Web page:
One would expect that the answer to my riddle would be TWO Barbara Steeles, but I have great news today, horror fans—in the new Severin Blu-ray disc of Nightmare Castle, the answer is FOUR Barbara Steeles. Allow me to explain.
I consider this new disc the “Blu-ray Bargain of the Year,” and I cannot recommend it strongly enough. First, we get the main feature in a gorgeous new 4K transfer, looking as if it were filmed yesterday. This film has been a perennial public domain eyesore, but no more. Not content with simply wowing us all with the transfer, the fine folks at Severin go above and beyond… and then go above and beyond their initial “above and beyond” to reach new heights of aboveness and beyonditude.
Three movies should add up to three Barbara Steeles, right? One would expect a single Barbara Steele in each of the three films on the disc. A-ha! In Nightmare Castle, the main feature, Steele plays two different roles; that’s more Barbara Steele to love. That makes a grand total of the FOUR Barbara Steeles I promised. Never doubt me again, babies.
The Plot In Brief: Aware that his lovely wife Muriel (Barbara Steele) and his gardener are having a torrid affair, crazy scientist Stephen Arrowsmith (Paul Muller) catches them in the act. He chains them in a dungeon, he whips them repeatedly, he drips acid on them, and then he electrocutes them. Clearly, he is angry.
SOMETHING I HAVE NOTICED ABOUT 1960s ITALIAN HORROR: Maybe you have noticed this as well, babies. Italian horror films from the 1960s have terrific openings (Think the “mask and fire” sequence from Black Sunday) and impressive endings, but their second acts often try the patience and quickly wear out their “dream-like state” welcomes. Is this just me? It is as if the true maestros of Italian horror only care about the first ten minutes and the last ten minutes and leave the problematic “middles” to less-skilled underlings. Truthfully, I think that, when viewing these movie terror-trains, the majesty of the “engines and cabooses” more than make up for their patience-trying “boxcars”—but still, wouldn’t it be great if the whole train lived up to the promise of its beginning and ending? Maybe the middles lag for me because I am so anxious to get to the good parts (and by “good parts” I mean creepy ghosts and more Barbara Steele.)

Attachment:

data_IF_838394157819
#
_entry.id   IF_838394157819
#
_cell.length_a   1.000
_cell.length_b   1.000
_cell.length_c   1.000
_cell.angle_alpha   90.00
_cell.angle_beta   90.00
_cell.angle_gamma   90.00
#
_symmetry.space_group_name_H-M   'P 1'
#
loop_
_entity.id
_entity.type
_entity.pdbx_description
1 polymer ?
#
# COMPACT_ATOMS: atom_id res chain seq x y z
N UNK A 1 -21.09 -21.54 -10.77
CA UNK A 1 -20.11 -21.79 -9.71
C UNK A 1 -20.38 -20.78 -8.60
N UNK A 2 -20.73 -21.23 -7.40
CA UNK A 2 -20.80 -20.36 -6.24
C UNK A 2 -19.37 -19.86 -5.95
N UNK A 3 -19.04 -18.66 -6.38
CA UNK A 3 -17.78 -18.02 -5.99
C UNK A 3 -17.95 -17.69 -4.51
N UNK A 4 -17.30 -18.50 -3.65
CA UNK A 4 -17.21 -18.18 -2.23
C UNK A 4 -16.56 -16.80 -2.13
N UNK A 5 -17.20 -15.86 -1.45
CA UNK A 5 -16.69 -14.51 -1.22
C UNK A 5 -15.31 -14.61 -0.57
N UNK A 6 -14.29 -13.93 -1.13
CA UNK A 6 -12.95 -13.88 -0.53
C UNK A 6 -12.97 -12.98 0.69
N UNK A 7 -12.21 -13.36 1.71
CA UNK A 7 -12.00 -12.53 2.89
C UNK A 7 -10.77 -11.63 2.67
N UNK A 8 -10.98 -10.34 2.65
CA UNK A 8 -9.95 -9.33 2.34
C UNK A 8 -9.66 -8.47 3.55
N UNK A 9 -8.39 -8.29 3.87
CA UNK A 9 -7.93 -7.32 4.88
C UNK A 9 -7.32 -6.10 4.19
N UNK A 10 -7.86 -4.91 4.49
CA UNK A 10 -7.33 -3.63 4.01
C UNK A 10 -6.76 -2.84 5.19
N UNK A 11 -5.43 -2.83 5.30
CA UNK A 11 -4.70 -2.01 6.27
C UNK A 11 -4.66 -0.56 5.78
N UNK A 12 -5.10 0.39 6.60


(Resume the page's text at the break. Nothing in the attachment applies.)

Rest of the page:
AN ANNOYING AUTOBIOGRAPHICAL PAUSE: How do I know this film qualifies as “overlooked”? I read a LOT about movies, but I first became aware of this film through, of all things, its poster. I purchased a big 30” X 60” Nightmare Castle poster just because I liked the artwork. I hung it in my garage, which I now call “my little nightmare castle.” I am a believer in hanging posters where their titles will have some meaning or import. Patrick has a poster for Phantom of the Paradise in his home theater. Besides being one of his favorite films, Patrick IS the phantom of the paradise because he likes to invite us down to his movie-watching paradise then lurk in the crawl space, banging on a haunted church organ. Behind the desk in my office, I display a framed half-sheet for the film Soul of a Monster. This is because I am a monster… and I have no soul.
The disc also features a career-spanning interview with Steele, in which the segment producers frame her nicely, turn on the camera, and ask her to talk about her career. She tells amusing movie stories for almost a half hour; she is a marvelous raconteur. David Del Valle also leads Steele through a scene-specific commentary track that is not to be missed. At the end of the film, Steele notices that her name is misspelled in the credits and asks if anything can be done about it.